This session invites participants working in different geographical and resource contexts to consider feminist approaches to energy geographies. As a growing field of nature-society scholarship, energy geographies has advanced research agendas to investigate the changing spatiality of energy extraction, finance, production, and use. Building on political economy and political ecology literatures, theory-building around energy considers the interdependent relationship between energy and capital accumulation, and as such, energy geographers have explored the connections between energy and social reproduction and the diverse ways in which energy systems intersect in everyday life (Calvert 2016; Valdivia 2018). Research into the geographical imaginaries of extraction and consumption examine how energy systems have shaped modern culture and politics (Appel, Mason, and Watts 2015; Huber 2013; Scott 2010), while research into energy poverty evidences the intimate entanglements of energy access and energy markets at home (Halff, Sovacool, and Rozhon 2014; Harrison and Popke 2011; Hilbert and Werner 2016). Historical and contemporary interventions trace the intersections of gender, race, class, and geography that generate difference in access to energy infrastructure (Desbiens 2004; Harrison 2016; Lennon 2017; McDonald 2009; Needham 2014; Nye 1992; Petrova and Simcock 2019). Feminist scholarship has the potential to extend analyses of the ways in which energy contributes to uneven power relationships and pose alternatives to build more just energy systems (Bell, Daggett, and Labuski 2020; Wilson 2018). Following a recent intervention on feminist political economy that situates “social difference – including, but not limited to, gender – to be integral to the functioning of political-economic systems and knowledge production processes” (Werner et al. 2017, 2), we ask how engaging feminist political economic and feminist political ecological scholarship may be useful for understanding energy systems in a period of energy transition and for whom feminist geographical energy research is useful? We are particularly interested in papers that consider feminist epistemologies and methodologies in energy research.
Appel, Hannah, Arthur Mason, and Michael Watts, eds. 2015. Subterranean Estates: Life Worlds of Oil and Gas. Ithaca, NY: Cornell University Press.
Bell, Shannon Elizabeth, Cara Daggett, and Christine Labuski. 2020. “Toward Feminist Energy Systems: Why Adding Women and Solar Panels Is Not Enough.” Energy Research & Social Science 68 (October).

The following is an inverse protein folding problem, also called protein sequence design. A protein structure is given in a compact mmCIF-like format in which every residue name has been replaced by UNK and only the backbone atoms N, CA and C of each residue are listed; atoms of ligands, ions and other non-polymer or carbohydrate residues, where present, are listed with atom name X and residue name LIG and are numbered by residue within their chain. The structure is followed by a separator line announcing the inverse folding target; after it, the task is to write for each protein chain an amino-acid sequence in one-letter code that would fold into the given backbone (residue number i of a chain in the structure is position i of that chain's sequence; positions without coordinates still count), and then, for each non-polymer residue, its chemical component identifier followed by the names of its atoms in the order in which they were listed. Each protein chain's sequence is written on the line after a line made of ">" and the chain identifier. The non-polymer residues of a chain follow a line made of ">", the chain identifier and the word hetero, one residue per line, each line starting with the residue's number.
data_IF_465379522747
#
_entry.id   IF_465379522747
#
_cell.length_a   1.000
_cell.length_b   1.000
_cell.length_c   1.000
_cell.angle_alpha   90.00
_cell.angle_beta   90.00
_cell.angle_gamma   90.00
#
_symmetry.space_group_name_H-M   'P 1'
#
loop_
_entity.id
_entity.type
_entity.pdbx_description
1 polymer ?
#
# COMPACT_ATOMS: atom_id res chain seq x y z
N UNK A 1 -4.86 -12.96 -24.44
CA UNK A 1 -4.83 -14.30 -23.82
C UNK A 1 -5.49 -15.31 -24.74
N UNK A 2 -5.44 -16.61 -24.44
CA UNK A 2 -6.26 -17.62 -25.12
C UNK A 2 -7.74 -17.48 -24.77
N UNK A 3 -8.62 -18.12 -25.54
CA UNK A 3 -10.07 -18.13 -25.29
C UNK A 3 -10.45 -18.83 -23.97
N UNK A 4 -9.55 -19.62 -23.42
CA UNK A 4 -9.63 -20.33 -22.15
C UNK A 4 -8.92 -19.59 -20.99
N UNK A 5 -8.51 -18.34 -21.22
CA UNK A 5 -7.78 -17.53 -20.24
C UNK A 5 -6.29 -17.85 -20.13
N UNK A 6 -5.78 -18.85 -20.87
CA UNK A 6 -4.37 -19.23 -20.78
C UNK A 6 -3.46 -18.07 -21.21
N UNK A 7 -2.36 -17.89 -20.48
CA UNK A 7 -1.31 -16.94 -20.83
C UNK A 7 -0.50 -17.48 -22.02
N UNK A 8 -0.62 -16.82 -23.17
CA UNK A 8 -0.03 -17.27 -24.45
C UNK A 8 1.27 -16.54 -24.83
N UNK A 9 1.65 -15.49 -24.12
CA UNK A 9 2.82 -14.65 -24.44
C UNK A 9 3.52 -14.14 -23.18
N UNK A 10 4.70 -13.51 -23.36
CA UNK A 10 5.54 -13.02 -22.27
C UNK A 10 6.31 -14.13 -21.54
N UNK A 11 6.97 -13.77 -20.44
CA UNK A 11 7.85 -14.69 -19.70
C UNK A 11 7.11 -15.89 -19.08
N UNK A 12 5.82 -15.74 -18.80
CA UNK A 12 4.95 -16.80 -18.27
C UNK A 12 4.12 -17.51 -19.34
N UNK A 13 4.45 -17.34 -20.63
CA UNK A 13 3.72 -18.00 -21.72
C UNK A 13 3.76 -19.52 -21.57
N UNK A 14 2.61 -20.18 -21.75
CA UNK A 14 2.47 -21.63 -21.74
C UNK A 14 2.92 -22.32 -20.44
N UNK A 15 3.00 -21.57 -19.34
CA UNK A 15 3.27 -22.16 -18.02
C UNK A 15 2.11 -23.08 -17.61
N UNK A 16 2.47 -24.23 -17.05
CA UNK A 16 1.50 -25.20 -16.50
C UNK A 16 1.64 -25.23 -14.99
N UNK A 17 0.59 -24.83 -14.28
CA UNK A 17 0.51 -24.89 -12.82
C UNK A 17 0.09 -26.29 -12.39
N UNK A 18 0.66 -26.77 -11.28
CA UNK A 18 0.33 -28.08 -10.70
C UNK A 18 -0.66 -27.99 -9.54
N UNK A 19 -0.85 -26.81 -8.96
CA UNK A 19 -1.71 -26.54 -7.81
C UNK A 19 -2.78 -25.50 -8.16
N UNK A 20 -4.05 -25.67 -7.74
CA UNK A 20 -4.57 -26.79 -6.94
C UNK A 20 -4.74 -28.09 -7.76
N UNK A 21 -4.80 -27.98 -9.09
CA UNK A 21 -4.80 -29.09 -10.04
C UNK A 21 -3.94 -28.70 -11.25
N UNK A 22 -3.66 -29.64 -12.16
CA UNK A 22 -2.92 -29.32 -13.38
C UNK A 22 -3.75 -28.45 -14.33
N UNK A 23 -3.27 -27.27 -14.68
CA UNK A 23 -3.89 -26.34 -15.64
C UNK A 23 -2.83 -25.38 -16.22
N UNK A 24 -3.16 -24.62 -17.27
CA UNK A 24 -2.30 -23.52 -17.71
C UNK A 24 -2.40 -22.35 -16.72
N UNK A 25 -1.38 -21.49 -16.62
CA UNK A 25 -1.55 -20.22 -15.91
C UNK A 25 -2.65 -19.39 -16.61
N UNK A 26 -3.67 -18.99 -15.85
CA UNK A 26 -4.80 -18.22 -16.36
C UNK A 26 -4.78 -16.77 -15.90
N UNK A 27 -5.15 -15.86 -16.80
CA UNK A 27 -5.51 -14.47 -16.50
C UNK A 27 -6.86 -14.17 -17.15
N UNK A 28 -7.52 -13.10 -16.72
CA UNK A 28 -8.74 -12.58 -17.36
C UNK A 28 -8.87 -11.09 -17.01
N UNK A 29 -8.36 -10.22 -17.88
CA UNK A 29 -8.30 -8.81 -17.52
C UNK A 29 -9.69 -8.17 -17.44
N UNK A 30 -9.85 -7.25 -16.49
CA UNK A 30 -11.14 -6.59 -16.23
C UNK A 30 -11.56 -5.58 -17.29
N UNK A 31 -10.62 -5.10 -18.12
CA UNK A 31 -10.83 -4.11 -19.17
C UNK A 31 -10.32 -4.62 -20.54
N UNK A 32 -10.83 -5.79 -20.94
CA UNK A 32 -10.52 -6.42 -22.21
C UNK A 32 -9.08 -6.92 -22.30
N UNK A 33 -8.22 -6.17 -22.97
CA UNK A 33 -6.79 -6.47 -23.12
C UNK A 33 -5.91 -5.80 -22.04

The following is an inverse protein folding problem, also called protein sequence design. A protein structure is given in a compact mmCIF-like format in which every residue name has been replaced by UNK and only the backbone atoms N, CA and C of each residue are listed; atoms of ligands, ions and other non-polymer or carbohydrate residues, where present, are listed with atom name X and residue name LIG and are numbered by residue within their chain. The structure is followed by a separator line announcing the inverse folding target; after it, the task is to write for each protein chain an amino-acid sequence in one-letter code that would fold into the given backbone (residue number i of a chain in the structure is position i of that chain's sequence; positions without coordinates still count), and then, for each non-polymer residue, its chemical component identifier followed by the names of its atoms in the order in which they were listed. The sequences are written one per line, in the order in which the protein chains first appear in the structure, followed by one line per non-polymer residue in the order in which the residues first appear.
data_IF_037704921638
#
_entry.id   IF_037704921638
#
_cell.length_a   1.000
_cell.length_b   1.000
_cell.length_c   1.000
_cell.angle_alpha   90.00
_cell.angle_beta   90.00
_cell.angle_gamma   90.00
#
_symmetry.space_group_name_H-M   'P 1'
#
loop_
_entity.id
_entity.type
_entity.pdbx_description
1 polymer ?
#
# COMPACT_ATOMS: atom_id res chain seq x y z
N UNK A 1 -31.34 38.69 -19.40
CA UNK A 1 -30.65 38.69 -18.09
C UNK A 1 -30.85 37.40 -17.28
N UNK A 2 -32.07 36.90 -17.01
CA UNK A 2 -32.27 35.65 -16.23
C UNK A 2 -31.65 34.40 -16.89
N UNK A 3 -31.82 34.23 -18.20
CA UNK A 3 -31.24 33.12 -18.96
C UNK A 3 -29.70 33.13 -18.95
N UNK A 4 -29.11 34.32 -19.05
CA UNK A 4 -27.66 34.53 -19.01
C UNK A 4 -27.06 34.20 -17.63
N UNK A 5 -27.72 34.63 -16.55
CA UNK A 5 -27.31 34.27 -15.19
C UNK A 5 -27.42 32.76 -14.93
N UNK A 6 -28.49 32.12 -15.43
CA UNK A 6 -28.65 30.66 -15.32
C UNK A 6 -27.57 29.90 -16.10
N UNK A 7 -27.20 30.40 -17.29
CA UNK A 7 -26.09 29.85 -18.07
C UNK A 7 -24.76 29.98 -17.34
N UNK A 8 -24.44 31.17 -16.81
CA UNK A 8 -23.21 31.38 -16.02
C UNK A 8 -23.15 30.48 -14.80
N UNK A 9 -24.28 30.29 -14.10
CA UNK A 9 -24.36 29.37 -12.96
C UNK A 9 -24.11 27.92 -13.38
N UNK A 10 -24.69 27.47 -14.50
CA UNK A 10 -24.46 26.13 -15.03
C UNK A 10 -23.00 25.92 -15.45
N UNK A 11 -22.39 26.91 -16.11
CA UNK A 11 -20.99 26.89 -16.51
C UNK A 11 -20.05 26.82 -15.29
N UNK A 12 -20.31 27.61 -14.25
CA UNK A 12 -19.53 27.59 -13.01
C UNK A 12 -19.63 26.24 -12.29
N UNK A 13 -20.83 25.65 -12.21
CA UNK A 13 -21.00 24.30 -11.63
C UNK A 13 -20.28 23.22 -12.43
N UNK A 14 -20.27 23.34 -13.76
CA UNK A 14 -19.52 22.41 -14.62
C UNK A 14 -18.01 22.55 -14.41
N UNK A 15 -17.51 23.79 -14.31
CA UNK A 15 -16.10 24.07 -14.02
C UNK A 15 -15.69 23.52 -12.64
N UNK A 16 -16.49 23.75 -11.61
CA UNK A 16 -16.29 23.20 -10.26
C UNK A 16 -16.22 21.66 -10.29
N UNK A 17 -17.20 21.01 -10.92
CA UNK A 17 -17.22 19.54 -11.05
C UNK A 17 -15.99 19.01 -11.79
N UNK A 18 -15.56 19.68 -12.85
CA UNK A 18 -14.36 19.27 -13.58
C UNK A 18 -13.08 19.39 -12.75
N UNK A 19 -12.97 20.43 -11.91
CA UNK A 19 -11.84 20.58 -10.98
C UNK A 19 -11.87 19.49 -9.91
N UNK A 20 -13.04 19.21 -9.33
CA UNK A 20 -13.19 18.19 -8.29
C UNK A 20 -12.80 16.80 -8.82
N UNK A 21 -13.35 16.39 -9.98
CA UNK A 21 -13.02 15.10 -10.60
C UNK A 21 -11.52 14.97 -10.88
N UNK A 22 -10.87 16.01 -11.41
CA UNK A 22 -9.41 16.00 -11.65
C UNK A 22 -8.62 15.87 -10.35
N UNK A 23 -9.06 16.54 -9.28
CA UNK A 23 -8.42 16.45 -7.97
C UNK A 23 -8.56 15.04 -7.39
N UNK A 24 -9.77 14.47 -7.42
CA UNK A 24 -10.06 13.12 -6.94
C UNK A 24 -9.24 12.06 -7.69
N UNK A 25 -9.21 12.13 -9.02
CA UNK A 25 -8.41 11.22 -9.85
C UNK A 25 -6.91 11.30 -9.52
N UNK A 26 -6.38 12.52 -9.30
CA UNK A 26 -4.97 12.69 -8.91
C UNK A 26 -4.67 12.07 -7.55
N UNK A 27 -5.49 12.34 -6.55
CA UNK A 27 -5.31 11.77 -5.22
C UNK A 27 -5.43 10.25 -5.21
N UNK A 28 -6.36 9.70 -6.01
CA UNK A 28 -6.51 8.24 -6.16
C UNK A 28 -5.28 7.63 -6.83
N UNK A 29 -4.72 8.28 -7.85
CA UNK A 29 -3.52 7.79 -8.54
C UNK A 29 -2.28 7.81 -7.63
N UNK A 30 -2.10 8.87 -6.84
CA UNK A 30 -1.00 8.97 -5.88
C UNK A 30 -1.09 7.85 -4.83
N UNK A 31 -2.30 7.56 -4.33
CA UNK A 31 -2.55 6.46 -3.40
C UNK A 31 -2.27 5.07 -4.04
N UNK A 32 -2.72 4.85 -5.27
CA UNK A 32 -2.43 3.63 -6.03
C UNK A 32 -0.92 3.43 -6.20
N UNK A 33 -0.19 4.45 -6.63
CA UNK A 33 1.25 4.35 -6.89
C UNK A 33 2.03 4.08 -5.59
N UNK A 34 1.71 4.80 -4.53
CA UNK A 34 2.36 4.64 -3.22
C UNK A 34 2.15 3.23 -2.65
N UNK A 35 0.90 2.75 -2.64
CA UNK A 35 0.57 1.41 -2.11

Calvert, Kirby. 2016. “From ‘Energy Geography’ to ‘Energy Geographies’: Perspectives on a Fertile Academic Borderland.” Progress in Human Geography 40 (1): 105–25.
Desbiens, Caroline. 2004. “Producing North and South: A Political Geography of Hydro Development in Québec.” The Canadian Geographer / Le Géographe Canadien 48 (2): 101–18.
Halff, Antoine, Benjamin K. Sovacool, and Jon Rozhon. 2014. Energy Poverty : Global Challenges and Local Solutions. Oxford: Oxford University Press.
Harrison, Conor. 2016. “Race, Space, and Electric Power: Jim Crow and the 1934 North Carolina Rural Electrification Survey.” Annals of the American Association of Geographers 106 (4): 909–31.
Harrison, Conor, and Jeff Popke. 2011. “‘Because You Got to Have Heat’- The Networked Assemblage of Energy Poverty in Eastern North Carolina.” Annals of the Association of American Geographers 101 (4): 949–61.
Hilbert, Anthony, and Marion Werner. 2016. “Turn up the Heat! Contesting Energy Poverty in Buffalo, NY.” Geoforum 74 (August): 222–32.
Huber, Matthew T. 2013. Lifeblood: Oil, Freedom, and the Forces of Capital. Minneapolis: University of Minnesota Press.
Lennon, Myles. 2017. “Decolonizing Energy: Black Lives Matter and Technoscientific Expertise amid Solar Transitions.” Energy Research & Social Science 30 (August): 18–27.
McDonald, David A., ed. 2009. Electric Capitalism: Recolonising Africa on the Power Grid. London: EarthScan.
Needham, Andrew. 2014. Power Lines: Phoenix and the Making of the Modern Southwest. Princeton: Princeton University Press.
Nye, David E. 1992. Electrifying America: Social Meanings of a New Technology, 1880-1940. Cambridge: MIT Press.
Petrova, Saska, and Neil Simcock. 2019. “Gender and Energy: Domestic Inequities Reconsidered.” Social & Cultural Geography, 1–19.
Scott, Rebecca R. 2010. Removing Mountains: Extracting Nature and Identity in the Appalachian Coalfields. Minneapolis, MN: University of Minnesota Press.
Valdivia, Gabriela. 2018. “‘Wagering Life’ in the Petro-City: Embodied Ecologies of Oil Flow, Capitalism, and Justice in Esmeraldas, Ecuador.” Annals of the American Association of Geographers 108 (2): 549–57.
Werner, Marion, Kendra Strauss, Brenda Parker, Reecia Orzeck, Kate Derickson, and Anne Bonds. 2017. “Feminist Political Economy in Geography: Why Now, What Is Different, and What For?” Geoforum 79: 1–4.
Wilson, Sheena. 2018. “Energy Imaginaries: Feminist and Decolonial Futures.” In Materialism and the Critique of Energy, edited by Brent Ryan Bellamy and Jeff Diamanti, 377–411. Chicago, IL: MCM’ Publishing.
|Presenter||Deepti Chatti*, Humboldt State University, Is There a Feminist Energy Technology?||15||8:00 AM|
|Presenter||Danya Al-Saleh*, University of Wisconsin, Petro-education: Infinite Oil and Batches of Petroleum Engineers||15||8:15 AM|
|Presenter||Özge Yaka*, University of Potsdam, Gender, Body and Agency in the Struggles against Hydropower: The Case of Turkey’s East Black Sea region||15||8:30 AM|
|Presenter||Nikki Luke*, University of Tennessee, Thinking Through Energy: Resourcefulness in Community-Based Energy Research||15||8:45 AM|
|Presenter||Katie Mazer*, Harvard University, Reproducing extraction: Uneven development, social difference, and resource work||15||9:00 AM|
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